How carefully are employees' privacy rights protected?
Privacy issues in the workplace used to be straightforward, dealing with little more than the employer's right to open employees' mail, check their references or search their bags, purses and lockers. Technology has changed that.
Workplace surveillance, an employer's access to medical information and more recently accessing employees' computer files, intercepting electronic mail messages and monitoring Internet surfing are new examples of the erosion of employees' privacy rights.
"Surfing the Net" during working hours is increasingly a problem.
Difficulties have arisen when employers invade employees' privacy by intercepting private communication, and later use that information as either the basis for discipline or to accumulate confidential information about the employee for other purposes.
As an employer, it is important to develop company policies to include provisions on what is acceptable Internet usage, including a prohibition against personal use.
In one recent case, an employee threatened to sue her employer because a co-worker gloated about her dismissal on a chat line. Employers have the right to insist their employees use their workdays to work, not to participate in chat lines.
Prohibited activities should specifically include downloading of pornographic or offensive material, hate materials and copyrighted material. Basically, any activity or material that does not relate directly to the employee's job description and/or the company's business should be included in the policy. If it is violated, employees should be disciplined so the employer cannot be alleged to be vicariously liable for the conduct.
This policy can assist by addressing some of the problems resulting from the availability and abuse of the Internet in the workplace. If an employee downloads pornographic material and transmits it throughout the office, the employer might be vicariously liable for claims of sexual harassment or criminal misconduct, especially if the employee is managerial.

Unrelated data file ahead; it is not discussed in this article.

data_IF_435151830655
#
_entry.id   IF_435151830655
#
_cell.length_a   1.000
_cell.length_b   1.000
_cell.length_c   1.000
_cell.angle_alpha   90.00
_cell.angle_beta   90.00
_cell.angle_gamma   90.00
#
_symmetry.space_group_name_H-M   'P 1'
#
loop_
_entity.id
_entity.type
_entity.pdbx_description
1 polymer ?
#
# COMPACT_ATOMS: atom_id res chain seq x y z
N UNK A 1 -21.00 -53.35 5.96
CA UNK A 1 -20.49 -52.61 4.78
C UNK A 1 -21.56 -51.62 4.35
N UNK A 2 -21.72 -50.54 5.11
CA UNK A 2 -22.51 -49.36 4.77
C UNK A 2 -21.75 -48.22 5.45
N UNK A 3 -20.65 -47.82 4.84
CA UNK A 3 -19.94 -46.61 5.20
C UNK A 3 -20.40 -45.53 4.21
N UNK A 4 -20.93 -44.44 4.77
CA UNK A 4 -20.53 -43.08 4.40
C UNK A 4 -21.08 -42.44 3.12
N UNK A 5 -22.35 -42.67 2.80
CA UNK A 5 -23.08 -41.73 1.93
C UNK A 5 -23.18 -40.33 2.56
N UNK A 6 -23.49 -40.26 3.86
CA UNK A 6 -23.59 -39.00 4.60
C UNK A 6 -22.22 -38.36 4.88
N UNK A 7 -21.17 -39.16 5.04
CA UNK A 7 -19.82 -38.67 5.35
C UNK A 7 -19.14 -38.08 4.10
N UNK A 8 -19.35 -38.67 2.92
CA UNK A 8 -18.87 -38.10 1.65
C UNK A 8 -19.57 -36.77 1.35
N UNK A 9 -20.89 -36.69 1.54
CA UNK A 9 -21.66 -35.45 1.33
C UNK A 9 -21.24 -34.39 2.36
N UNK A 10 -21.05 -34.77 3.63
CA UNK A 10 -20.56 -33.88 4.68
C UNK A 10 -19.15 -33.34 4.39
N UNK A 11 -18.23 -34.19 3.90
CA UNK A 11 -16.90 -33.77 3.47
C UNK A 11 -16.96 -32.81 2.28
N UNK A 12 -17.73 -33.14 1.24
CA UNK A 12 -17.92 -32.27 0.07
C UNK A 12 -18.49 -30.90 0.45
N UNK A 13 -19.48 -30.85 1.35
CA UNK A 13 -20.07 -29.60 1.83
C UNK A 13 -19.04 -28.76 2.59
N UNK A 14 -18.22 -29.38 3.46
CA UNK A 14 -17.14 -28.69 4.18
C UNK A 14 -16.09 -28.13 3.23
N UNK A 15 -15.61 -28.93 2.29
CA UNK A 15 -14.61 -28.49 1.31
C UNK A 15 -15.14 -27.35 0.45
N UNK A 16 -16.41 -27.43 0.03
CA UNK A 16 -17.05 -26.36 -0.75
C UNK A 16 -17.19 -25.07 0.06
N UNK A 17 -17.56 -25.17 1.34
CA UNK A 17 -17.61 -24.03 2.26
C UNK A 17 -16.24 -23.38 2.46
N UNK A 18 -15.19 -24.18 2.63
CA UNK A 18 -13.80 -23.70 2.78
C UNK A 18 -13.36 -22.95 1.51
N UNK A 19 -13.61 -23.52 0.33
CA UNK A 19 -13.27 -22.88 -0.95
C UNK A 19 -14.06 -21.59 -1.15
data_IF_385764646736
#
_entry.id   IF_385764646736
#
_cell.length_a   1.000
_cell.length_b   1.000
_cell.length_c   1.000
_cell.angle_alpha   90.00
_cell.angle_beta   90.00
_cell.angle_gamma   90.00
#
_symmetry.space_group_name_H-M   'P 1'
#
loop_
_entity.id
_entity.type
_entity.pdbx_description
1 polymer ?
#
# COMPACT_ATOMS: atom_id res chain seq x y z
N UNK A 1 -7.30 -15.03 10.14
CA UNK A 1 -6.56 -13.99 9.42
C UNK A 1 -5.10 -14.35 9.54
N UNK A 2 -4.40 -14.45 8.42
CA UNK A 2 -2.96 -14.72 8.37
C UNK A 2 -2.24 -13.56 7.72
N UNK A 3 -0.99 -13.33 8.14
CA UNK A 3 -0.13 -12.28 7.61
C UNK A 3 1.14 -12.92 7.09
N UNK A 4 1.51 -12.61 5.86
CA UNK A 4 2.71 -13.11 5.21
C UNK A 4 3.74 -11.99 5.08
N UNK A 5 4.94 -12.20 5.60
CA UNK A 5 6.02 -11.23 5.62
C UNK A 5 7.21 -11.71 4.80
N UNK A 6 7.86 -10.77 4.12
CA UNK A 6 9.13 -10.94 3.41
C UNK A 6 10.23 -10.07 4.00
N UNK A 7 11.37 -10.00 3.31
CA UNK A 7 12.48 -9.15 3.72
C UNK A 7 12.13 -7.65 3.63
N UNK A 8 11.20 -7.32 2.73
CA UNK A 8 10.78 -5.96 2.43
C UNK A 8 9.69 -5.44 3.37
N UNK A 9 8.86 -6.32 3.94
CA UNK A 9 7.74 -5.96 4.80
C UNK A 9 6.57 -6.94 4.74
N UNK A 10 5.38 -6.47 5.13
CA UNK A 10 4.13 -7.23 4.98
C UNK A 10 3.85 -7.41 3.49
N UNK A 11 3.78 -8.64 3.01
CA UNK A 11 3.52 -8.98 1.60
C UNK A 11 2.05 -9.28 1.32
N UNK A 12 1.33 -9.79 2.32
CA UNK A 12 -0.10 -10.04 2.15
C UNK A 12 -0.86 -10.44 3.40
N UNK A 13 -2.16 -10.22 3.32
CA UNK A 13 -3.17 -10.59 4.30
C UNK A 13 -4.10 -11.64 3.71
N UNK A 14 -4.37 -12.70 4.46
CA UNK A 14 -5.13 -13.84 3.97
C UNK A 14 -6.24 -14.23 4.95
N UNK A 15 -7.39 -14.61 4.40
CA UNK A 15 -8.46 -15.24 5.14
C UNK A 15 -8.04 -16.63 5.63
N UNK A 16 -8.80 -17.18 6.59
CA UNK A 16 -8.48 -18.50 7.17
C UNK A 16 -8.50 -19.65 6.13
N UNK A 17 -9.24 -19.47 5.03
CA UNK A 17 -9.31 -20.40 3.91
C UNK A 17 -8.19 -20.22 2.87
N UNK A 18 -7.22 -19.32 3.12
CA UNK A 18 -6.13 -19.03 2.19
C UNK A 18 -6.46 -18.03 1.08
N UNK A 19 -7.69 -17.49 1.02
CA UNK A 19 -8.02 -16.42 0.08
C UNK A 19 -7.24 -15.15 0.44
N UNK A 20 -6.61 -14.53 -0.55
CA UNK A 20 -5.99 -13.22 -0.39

E-mail messages are also fraught with difficulty. Can employers intercept them?
If E-mail communications are found by a court to be "private communications", it's arguable that anyone intercepting them could be criminally liable. The law as to whether E-mail messages are private communications that could create criminal liability remains unclear.
If an employee uses a password, he or she would have a greater expectation that communication will be private. There is then a stronger argument that an employer's interception might be criminal.
A report by Ontario's information and privacy commissioner supports the argument that employers do not have the right to intercept employees' personal messages. The report also recommends two-tier storage for E-mail: one for the employee's personal information and the other for business information, which would be accessible to employers.
These messages are inter-office communications intended to be used for business purposes. Although the law remains unclear about this, it is my view that an employer probably has the right to intercept such communication. This is especially true if the employer has legitimate concerns about illegal activity, improper conduct or even abuse of E-mail.
Employers should have written corporate policies establishing that management reserves the right to intercept E-mail communication either generally or in clearly defined circumstances. That policy should be given to employees in advance. Employers that have done that will have the right to monitor E-mail in the manner they have defined.
The law will evolve case by case as a balancing act between the employee's right to privacy and the employer's right to monitor and control the workplace.
Over the next several weeks, I will examine other aspects of workplace privacy.